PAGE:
The birth of Jesus Christ was a miraculous event and the turning point of human history.  Mormons believe in the Christmas story, as do other Christians, that Jesus was born in a Bethlehem stable, the Son of God and His mortal mother, Mary.  Mormonism differs from Catholicism, in that Mormons do not believe in an “immaculate conception.”  This belief holds that Mary was sinless.  Mormons believe that Jesus Christ is the only sinless person ever to have lived on the earth.  However, Mormons, believing in a pre-mortal life before life on earth, believe Mary was highly favored even before she was born, chosen in the pre-mortal life and fore-ordained to her calling on earth.  As the mother of Our Lord, she must be one of Heavenly Father’s most stellar spirit-children.

Jesus Christ MormonMary was the espoused wife of Joseph at the time of the Condescension of God. Condescension means the lowering of oneself voluntarily. Elder Bruce R. McConkie states “The condescension of God (meaning the Father) consists in the fact that … he became the personal and literal Father of a mortal Offspring born of mortal woman.” (Mormon Doctrine, 2nd ed. [1966], 155).

The fact that Jesus Christ had both heavenly and mortal characteristics meant that he could fulfill his mission as Savior of the World. Elder McConkie further explains, “And the condescension of God (meaning the Son) consists in the fact that … he [Jesus Christ] submitted to all the trials of mortality, suffering ‘temptations, and pain of body, hunger, thirst, and fatigue, even more than man can suffer, except it be unto death’ (Mosiah 3:5–8), finally being put to death . . .” (Mormon Doctrine, 2nd ed. [1966], 155).  That Jesus Christ was human, meant that He could die; that Jesus Christ was God, meant that He could take up His life again.

Nephi, a prophet of ancient America who contributed to The Book of Mormon, wrote of a vision of Mary and the birth of Jesus revealed to him by an angel:

And he said unto me: Knowest thou the condescension of God? And I said unto him: I know that he loveth his children; nevertheless, I do not know the meaning of all things.

And he said unto me: Behold the virgin whom thou seest is the mother of  the Son of God, after the manner of the flesh.

And it came to pass that I beheld that she was carried away in the Spirit; and after she had been carried away in the Spirit for the space of a time the angel spake unto me, saying: Look! And I looked and beheld the virgin again, bearing a child in her arms.

And the angel said unto me: Behold the Lamb of God, yea, even the Son of the Eternal Father!” (1 Nephi 11: 17-21)

The Book of Mormon teaches that all prophets from the time of Adam have testified of the coming of the Savior.  Mormons believe that clear, unmistakable prophecies regarding Christ were originally part of the Old Testament.  Prophecies are still to be found there, but they are somewhat obscure.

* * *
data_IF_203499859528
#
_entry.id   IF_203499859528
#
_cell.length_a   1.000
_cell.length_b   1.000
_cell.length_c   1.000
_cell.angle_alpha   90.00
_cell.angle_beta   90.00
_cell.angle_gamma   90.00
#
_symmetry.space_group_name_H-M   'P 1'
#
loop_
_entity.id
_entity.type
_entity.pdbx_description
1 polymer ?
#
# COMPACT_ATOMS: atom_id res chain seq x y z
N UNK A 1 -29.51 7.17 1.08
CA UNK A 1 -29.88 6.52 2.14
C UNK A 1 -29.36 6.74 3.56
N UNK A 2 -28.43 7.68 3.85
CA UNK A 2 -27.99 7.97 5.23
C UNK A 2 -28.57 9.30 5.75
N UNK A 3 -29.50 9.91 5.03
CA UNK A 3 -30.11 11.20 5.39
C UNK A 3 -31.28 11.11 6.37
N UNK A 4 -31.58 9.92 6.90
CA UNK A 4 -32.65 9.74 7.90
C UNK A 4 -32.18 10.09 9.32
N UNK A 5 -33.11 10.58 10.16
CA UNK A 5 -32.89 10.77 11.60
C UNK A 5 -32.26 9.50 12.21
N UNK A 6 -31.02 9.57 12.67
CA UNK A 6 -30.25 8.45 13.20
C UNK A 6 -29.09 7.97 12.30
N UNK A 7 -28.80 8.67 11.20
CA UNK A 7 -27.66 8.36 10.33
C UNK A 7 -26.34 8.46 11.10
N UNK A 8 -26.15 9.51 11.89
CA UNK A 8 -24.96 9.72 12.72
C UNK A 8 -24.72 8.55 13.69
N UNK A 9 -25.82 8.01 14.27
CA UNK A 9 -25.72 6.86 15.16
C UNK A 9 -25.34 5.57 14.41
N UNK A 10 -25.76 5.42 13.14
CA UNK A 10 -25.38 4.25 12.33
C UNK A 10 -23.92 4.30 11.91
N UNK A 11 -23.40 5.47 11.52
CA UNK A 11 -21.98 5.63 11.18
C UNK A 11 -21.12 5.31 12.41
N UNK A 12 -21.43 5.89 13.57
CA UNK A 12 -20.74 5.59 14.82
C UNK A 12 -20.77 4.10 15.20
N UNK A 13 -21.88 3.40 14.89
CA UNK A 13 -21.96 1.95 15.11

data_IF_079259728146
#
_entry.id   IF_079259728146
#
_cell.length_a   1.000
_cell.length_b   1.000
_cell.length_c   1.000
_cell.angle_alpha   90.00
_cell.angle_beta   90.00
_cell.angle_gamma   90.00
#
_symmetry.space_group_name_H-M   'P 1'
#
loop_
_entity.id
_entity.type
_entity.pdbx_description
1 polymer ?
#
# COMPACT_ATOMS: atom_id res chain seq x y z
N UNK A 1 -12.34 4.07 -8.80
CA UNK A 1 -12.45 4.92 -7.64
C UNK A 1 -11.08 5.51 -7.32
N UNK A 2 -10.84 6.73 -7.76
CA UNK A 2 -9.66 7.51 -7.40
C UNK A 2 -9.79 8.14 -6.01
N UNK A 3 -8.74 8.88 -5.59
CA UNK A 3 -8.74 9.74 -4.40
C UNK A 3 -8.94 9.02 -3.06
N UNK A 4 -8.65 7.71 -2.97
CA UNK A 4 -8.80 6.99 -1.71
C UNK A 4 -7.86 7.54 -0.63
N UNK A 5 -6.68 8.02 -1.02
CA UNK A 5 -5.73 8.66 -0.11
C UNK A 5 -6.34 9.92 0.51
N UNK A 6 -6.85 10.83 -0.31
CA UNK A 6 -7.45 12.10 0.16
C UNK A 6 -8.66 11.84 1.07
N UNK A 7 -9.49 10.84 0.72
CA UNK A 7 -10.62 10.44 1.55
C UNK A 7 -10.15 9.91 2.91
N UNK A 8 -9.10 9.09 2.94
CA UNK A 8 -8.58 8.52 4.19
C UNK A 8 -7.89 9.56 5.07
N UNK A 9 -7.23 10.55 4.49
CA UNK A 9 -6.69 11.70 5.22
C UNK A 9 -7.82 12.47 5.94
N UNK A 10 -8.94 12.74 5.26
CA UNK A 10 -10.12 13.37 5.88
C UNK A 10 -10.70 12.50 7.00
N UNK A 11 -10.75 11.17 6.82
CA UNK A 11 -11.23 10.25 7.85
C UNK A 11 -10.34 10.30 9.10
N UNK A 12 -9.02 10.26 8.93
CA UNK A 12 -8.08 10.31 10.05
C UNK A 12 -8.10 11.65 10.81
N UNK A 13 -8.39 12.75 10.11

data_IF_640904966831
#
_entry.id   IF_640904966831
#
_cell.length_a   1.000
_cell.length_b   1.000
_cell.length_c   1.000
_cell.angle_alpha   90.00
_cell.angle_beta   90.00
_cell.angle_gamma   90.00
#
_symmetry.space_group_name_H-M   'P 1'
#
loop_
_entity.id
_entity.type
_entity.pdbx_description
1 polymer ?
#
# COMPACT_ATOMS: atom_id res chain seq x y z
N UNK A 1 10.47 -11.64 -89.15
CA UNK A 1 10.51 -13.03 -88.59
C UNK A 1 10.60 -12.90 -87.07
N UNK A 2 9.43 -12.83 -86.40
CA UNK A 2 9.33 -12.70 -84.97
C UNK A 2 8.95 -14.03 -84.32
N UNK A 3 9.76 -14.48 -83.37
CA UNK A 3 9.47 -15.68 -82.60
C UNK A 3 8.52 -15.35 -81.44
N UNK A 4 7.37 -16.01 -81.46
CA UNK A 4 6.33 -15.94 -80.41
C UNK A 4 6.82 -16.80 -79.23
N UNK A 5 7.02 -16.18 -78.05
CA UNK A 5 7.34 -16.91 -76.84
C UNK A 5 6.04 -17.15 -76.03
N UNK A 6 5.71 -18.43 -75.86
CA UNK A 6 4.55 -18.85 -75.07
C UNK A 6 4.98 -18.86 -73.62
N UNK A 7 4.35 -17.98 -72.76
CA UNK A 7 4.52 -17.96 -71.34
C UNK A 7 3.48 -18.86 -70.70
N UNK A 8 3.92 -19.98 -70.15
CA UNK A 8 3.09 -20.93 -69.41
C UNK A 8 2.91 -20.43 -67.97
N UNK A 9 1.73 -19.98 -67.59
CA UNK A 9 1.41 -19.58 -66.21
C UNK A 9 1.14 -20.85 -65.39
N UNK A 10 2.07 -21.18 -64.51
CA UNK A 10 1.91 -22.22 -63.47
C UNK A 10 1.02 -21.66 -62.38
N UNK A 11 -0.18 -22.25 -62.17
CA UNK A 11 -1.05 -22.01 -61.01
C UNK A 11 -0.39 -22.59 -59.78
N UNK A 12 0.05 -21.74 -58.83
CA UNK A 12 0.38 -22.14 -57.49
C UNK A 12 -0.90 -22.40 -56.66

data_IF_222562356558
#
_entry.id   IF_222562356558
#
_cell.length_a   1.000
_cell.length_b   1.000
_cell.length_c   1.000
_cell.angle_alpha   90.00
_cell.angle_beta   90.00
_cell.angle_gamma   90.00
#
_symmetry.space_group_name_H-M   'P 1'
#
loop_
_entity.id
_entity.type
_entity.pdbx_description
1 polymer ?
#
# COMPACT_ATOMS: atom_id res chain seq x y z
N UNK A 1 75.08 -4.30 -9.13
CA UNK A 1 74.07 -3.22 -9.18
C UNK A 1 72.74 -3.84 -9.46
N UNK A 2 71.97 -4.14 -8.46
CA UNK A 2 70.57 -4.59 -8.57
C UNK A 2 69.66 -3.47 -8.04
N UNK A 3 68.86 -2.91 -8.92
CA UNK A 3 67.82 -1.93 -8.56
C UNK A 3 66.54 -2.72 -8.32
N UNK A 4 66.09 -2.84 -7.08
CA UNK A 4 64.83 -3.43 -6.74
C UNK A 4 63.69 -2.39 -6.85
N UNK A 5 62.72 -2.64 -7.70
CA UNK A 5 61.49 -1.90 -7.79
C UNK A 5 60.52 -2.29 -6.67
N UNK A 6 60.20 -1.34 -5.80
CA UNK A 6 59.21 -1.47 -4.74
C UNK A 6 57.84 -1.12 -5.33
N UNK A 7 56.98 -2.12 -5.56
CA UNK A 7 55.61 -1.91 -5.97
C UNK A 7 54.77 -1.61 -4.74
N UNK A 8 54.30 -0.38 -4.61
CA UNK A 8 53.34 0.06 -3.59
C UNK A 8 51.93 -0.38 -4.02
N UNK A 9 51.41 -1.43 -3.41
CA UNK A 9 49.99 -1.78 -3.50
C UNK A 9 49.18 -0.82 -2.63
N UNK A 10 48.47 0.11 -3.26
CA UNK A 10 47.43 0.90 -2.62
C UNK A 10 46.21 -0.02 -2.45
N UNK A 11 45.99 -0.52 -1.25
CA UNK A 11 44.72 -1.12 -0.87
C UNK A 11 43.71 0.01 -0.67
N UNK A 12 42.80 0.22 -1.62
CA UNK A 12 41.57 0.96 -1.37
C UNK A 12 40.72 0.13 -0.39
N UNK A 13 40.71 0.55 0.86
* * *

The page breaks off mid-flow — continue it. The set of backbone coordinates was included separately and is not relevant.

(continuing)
The Book of Mormon prophets taught of and looked forward to the birth of Jesus Christ. The people lived according to the Law of Moses, but understood the atonement and were bapized in the name of Christ who should come.  Five years before Jesus’ birth, a prophet named Samuel, who lived in the Americas, was called by God to prepare the people for the birth of Jesus Christ. He warned them to repent and believe in the Savior. Samuel explained that certain things would happen that would tell them that Jesus had been born in Bethlehem. The night before Jesus was born there would be great lights in the sky. They would be so bright that during the night there would be no darkness. At night it would be as light as if it were daytime.

“And behold, there shall a new star arise, such an one as ye never have  beheld; and this also shall be a sign unto you.

And behold this is not all, there shall be many signs and wonders in heaven.

And it shall come to pass that ye shall all be amazed, and wonder, insomuch that ye shall fall to the earth.

And it shall come to pass that whosoever shall believe on the Son of God, the same shall have everlasting life.” (Helaman 14:5)

The star signaling the Savior’s birth was seen in the Americas as well as in Jerusalem. The Savior had been born. Even though the inhabitants on the American continent were unable to go see the child, they knew his birth was important to them.

The Lord revealed to the Prophet Joseph Smith that Christ was born in the spring, at the beginning of April, which fits the biblical account.  The Church was organized on April 6th, which would have been the date of Christ’s birth according to our calendar.  That Christ was born at the Passover season confirms the image that He is the paschal lamb. (See 1 Corinthians 5:7.)